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Question:

Hi Geoff i did all my training with you back in the day for Haven when all new sales people were sent away for a few weeks to Hemel hempstead. I am running a park now which has never really been sales focussed before and trying to bring it up to speed using my experience from my last 11 yrs with the Talacre beach group. i am finding it difficult to get customers (walk-ins) to park tour as there is a lot of competition around me and all they want is a price list and then they are bolting out the door….Also the owners seem to be a bit wary as they haver only ever upgraded when they decide!!!

Shaun Roberts

Answer:

Hello Shaun, I remember you very well and am glad to hear from you. You won’t make much progress handing out price lists and without taking people on tour it’s hard to get people interested in the merits of the park so your dilemma is very real. You’ll need to stop people in their tracks when they come in. I think you need to face the situation head on and say something along the lines of, “Most people who are looking for a holiday home around here just shop from park to park comparing prices. Then after they buy something they begin to find out that perhaps the park isn’t right for them after all. We get people coming in quite often asking what it costs to move onto (this park). Before you fall into that trap, decide what you really want from a park and figure out your budget and shop properly. I’m quite happy to help you know which park offers what around here… I know we can’t satisfy everybody and each person has their own particular needs. Tell me what they are and I’ll point you in the right direction.” Then I think you should have some POS which identifies the key benefits of your park and what you offer. That would be facilities, tenure, pricing, site-fees, customer service, family-owned or whatever sets you apart even just a little bit. Next you must learn all of the key advantages and drawbacks of the competition. i.e.: More facilities but higher site-fees. Great pitches, but no pool. Cheap site fees but very old caravans looking like an eye-sore. This will help you narrow down people’s choices for them. You must be prepared to send some away to look elsewhere but also those that stay will have recognised you are genuine. They’ll know that no park is perfect, all are a compromise of one kind or other and it’s a matter of what your compromises are and whether they match their shopping list. All of this is like a pre-tour mini-presentation. It’s also an intent statement of sorts. If you find you struggle when compared to the competition that may tell you something and you might need more help. Let me know. Keep in touch! Geoff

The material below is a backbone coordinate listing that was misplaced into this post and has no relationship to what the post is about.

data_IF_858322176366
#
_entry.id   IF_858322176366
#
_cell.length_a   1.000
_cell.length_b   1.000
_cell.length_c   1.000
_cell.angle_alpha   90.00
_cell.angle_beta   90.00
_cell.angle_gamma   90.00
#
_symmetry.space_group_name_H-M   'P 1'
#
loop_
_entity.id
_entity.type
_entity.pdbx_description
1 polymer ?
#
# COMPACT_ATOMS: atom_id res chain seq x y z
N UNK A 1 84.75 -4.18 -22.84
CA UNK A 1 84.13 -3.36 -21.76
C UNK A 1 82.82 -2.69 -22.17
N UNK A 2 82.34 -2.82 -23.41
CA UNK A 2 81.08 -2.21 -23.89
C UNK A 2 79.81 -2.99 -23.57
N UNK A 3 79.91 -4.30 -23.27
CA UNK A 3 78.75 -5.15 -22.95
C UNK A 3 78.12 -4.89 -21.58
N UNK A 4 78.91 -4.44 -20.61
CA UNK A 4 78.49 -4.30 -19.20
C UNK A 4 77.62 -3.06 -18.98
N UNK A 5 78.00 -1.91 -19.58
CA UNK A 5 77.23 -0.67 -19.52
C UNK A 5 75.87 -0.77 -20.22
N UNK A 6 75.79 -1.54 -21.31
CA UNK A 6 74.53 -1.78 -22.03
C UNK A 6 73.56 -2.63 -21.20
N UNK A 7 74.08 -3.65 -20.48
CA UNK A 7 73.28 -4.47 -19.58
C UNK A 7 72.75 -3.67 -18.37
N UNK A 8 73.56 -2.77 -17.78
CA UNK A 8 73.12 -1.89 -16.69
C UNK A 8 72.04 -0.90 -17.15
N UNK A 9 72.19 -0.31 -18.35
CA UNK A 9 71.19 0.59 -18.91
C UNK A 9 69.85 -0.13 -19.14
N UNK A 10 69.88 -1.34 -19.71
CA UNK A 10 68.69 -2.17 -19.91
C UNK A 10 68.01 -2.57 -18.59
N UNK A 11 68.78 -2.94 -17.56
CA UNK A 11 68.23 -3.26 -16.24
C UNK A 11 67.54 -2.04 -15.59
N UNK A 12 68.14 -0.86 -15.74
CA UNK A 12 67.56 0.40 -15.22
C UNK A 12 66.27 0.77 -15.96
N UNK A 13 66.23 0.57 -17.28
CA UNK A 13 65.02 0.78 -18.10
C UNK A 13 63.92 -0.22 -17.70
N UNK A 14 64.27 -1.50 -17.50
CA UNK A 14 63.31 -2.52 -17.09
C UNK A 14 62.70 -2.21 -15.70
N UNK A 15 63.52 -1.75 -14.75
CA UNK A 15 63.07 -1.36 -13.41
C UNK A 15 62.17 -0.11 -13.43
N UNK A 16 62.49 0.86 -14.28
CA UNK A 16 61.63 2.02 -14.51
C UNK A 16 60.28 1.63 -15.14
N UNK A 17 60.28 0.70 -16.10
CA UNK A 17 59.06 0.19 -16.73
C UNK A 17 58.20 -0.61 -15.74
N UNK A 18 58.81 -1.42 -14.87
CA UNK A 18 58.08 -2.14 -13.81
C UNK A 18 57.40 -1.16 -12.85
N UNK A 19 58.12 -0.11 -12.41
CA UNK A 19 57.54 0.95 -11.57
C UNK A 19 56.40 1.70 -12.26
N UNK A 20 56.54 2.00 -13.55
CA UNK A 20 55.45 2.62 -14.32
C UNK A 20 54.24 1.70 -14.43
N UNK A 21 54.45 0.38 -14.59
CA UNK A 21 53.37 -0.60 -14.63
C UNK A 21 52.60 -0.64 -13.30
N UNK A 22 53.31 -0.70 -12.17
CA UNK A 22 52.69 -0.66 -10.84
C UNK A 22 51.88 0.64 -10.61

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Question:

Hi Geoff, don’t know whether you remember me. My name’s Don Goodall and I met you on a 2 day General Management course all about how to run a dealership. If it helps you remember, on day 2 the fire alarm went off twice and we ended up sitting in the beer garden discussing workshop loading. Anyway, it’s still the best course I’ve ever been on and the only one in 18 years I’d like to do again! Purpose of my contact. I can’t find my course notes and can’t remember the KPI for helmets. What do you reckon? Regards, Don